SPOT/Globalstar

11:11 p.m. on May 9, 2009 (EDT)
MODERATOR
38 reviewer rep
1,757 forum posts

Bill, I was looking at satphone rental sites recently. One site has quit renting Globalstar phones completely and another has a warning that Globalstar is only 30% reliable. According to Globalstar's own website, this only affects voice service, and not SPOT because the two operate on different systems. Is this an accurate statement as far as you know? Just wondering.

9:08 p.m. on May 10, 2009 (EDT)
TOP 10 REVIEWER REVIEW CORPS
2,329 reviewer rep
5,252 forum posts

I do not know how they calculate the reliability number. However, my experience with Globalstar phone in the published coverage zone is much higher than 30%. It is annoying when a call gets dropped and you can't get a reconnection for 20 minutes or so, But my limited experience was that you almost always got reconnected within 20 minutes.

As for SPOT, SPOT uses the Globalstar digital messaging system, which places a much lower demand on the system. The digital system uses the same satellites and relay stations as does voice. But the required bandwidth and power are much smaller than for voice. My experience (yes, I know, this is only "anecdotal" experience, not the result of carefully designed experiments, checks with repeatability, and published in a refereed journal like the "Backpacker's Digital Comm Journal") is that SPOT is pretty reliable in getting data through within 20 minutes as long as you are in an area with a fairly clear view of the sky. SPOT and Globalstar voice are "two different systems" in terms of one using the voice transponders and greater bandwidth, while the other uses the data transponders with packet-like technology and narrower bandwidth.

If you want, I can put you on my list of "Friends", er, wrong term from a system I avoid, I mean "my Team", and have "OK" and "HELP" messages sent to you. This would allow you to see my start and end hike messages plus a few that I send during hikes. There is also a way to send you the track positions, but I find that a nuisance to set up. I already have your email address, which is all I need. However, I am pretty much too busy with the house rebuild to set up a regular hiking and tracking schedule, so you couldn't easily do the numbers yourself. I bet Dave would be just as happy if I dropped him from my "Team", but he ignores my "OK" messages anymore.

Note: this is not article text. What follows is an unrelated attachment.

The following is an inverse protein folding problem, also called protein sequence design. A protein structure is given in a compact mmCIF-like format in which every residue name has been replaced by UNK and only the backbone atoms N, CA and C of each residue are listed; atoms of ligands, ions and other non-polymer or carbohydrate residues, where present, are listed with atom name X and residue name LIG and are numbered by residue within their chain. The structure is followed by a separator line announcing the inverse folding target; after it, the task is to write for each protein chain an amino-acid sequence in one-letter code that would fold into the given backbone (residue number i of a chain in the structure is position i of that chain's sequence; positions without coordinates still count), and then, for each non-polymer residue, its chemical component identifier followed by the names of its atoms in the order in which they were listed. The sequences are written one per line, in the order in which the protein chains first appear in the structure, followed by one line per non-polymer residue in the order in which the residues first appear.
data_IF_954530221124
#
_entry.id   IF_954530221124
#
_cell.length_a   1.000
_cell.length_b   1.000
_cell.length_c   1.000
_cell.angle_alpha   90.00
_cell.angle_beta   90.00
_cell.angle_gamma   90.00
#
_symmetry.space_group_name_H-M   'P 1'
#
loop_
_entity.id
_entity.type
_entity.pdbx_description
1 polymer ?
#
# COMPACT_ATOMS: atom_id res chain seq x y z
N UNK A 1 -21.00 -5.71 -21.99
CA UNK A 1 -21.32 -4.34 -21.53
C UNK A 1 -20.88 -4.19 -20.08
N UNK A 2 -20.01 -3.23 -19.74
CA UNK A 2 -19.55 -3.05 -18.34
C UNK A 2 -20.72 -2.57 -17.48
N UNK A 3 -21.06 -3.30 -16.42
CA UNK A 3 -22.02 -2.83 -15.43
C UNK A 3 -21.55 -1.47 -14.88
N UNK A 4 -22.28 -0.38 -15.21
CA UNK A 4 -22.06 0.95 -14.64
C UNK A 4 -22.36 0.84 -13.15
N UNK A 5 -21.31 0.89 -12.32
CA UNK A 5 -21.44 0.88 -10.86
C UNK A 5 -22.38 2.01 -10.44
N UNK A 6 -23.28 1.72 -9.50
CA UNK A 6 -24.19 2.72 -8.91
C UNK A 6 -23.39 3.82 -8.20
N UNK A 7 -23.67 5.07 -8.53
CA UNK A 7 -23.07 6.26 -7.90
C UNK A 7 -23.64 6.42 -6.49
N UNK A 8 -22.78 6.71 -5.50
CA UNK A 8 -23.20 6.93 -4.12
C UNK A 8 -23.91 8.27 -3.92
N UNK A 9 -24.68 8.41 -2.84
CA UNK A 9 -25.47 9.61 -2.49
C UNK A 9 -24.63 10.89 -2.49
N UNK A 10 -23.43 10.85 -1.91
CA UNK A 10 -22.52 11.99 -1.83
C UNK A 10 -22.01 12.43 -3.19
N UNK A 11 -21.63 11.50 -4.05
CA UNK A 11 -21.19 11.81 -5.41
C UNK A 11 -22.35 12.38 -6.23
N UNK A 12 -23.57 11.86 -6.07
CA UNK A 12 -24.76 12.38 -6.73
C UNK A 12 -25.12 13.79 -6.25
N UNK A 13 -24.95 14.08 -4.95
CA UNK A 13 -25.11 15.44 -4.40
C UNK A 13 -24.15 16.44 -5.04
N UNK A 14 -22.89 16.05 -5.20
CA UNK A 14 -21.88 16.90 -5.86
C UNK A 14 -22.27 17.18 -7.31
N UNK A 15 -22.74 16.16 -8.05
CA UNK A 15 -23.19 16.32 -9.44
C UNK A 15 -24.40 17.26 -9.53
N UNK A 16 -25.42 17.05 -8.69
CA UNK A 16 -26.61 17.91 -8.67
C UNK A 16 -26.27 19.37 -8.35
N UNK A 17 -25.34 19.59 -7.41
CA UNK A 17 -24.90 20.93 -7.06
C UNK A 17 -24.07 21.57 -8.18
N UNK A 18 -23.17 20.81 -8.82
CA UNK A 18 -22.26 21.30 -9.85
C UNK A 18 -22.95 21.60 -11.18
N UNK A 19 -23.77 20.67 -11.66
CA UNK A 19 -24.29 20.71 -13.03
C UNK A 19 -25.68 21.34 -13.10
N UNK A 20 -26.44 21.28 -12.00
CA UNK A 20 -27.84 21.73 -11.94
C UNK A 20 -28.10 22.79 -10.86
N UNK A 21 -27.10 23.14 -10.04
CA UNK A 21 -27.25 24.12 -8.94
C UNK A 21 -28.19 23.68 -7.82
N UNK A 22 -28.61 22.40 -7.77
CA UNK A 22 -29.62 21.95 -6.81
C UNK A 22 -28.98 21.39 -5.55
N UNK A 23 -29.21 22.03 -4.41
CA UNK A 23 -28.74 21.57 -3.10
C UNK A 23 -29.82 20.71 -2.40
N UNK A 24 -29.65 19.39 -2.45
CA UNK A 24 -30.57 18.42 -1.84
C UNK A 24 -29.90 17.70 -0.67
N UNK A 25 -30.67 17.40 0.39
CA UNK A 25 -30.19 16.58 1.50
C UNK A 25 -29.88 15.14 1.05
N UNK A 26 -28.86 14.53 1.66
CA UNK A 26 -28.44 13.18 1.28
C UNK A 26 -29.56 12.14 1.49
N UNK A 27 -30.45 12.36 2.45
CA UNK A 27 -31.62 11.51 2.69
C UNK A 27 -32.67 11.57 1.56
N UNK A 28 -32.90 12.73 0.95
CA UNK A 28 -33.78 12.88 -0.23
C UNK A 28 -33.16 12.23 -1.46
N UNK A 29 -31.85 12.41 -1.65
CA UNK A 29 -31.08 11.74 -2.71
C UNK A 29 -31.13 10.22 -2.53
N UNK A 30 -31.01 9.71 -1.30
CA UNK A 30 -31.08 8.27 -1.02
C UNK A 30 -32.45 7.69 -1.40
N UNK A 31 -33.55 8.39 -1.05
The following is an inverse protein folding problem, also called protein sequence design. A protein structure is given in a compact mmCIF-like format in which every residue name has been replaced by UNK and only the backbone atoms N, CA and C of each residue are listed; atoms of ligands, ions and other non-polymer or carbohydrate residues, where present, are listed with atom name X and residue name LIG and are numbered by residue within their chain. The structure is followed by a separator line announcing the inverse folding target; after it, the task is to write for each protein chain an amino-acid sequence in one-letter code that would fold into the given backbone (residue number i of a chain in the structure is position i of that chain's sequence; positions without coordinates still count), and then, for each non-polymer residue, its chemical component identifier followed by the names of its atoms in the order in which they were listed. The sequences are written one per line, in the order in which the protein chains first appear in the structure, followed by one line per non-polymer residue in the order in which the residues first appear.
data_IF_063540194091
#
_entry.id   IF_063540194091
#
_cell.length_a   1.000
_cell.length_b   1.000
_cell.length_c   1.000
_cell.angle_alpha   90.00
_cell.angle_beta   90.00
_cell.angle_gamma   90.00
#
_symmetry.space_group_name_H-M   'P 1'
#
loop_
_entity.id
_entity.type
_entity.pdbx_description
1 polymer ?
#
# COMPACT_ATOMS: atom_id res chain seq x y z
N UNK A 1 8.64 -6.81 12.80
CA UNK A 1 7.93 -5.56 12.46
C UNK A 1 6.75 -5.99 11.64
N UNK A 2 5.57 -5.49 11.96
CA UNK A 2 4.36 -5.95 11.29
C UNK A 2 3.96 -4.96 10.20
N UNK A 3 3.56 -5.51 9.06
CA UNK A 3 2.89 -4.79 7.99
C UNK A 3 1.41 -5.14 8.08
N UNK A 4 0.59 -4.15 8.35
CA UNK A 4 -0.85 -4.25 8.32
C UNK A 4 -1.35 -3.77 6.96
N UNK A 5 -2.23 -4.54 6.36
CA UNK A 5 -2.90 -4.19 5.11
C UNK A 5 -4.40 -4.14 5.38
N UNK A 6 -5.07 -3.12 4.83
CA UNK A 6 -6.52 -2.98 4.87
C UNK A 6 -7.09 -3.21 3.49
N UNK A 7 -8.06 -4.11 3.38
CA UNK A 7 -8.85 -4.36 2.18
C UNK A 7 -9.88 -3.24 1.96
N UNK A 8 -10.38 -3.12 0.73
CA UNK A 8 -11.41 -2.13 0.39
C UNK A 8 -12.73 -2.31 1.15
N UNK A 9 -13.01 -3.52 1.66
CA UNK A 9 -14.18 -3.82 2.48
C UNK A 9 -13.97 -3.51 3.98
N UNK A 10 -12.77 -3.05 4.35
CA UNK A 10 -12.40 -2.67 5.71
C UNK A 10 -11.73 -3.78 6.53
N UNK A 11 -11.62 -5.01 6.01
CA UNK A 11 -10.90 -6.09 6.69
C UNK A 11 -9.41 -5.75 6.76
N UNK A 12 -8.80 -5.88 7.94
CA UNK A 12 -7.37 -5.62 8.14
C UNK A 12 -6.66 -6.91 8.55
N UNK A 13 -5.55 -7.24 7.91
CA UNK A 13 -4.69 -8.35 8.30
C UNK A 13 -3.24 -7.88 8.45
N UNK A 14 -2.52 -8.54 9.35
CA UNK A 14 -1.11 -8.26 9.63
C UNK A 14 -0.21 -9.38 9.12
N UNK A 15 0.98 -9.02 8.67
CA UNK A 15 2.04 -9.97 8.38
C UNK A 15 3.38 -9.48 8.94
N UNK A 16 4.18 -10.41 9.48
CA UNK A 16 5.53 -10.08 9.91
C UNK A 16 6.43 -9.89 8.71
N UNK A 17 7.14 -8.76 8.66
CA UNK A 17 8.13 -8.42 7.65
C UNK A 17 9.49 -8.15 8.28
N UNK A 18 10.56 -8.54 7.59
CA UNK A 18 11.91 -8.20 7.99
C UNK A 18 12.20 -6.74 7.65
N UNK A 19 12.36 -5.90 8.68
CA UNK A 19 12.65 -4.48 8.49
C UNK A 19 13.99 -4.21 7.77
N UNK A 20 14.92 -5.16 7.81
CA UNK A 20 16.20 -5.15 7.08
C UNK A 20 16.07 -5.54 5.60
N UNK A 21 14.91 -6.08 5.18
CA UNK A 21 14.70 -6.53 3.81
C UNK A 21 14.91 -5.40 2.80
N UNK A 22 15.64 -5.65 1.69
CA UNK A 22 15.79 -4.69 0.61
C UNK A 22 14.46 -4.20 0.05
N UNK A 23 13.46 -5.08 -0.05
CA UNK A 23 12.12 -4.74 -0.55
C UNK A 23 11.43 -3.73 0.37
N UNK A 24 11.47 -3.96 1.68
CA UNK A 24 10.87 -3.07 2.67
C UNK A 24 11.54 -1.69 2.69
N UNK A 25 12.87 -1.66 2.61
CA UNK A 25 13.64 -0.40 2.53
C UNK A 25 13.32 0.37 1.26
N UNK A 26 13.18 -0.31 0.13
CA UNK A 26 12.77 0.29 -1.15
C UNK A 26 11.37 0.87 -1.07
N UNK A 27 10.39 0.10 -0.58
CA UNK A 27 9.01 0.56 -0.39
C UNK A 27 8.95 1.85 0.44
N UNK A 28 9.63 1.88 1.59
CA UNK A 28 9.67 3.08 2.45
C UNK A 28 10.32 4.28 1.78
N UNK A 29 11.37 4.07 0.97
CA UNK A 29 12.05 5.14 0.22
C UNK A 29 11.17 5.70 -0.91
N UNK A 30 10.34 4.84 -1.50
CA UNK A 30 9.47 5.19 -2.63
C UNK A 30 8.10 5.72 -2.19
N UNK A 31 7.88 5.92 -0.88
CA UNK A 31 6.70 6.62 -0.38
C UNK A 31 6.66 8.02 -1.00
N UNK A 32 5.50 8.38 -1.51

10:02 p.m. on May 10, 2009 (EDT)
12 reviewer rep
613 forum posts

My experience (yes, I know, this is only "anecdotal" experience, not the result of carefully designed experiments, checks with repeatability, and published in a refereed journal like the "Backpacker's Digital Comm Journal")

Fie on you, Bill, for even suggesting that actual longterm professional EXPERIENCE might be considered a valid source of practical skills concerning wilderness situations.

As a SCIENTIST, and, IIRC, you actually ARE a geniune one, you should KNOW that "scientism" trumps any "hands-on" experience, no matter how carefully one presents the conclusions gained from decades of it...........

I hafta chuckle, you are a BAD ol' geezer, kinda like me!!! ;)

5:56 a.m. on May 11, 2009 (EDT)
141 reviewer rep
218 forum posts

Although I cant say for sure about the SPOT, I see what Bill means by the digital messaging working even when voice doesnt. When we have hurricanes here, the text messaging feature of your cell phone will usually work even when the voice portion doesnt. After hurricane Katrina, text messaging was our only means of communication for the first 2 to 3 weeks after the hurricane. Voice service was out for that period of time.

I carry my SPOT on every trip now, but only rely on the message getting out when I can stop for 20 minutes. The tracking feature simply is unrelyable for me because of tree coverage.

8:26 p.m. on May 11, 2009 (EDT)
MODERATOR
38 reviewer rep
1,757 forum posts

Thanks Bill, but focusing on the house for now seems a better use of your time.

The reason I asked is that on TLB, someone asked about SPOT and I mentioned the voice problems with Globalstar, which set off someone who thought I was being unhelpful, to say the least.

I'm always a bit suspicious of companies who say "Yes, we know we have a problem, but we're fixing it, so don't worry about it."

5:08 a.m. on May 12, 2009 (EDT)
12 reviewer rep
613 forum posts

Tom, please post a link to the TLB comments.

12:46 p.m. on May 12, 2009 (EDT)
TOP 10 REVIEWER REVIEW CORPS
2,329 reviewer rep
5,252 forum posts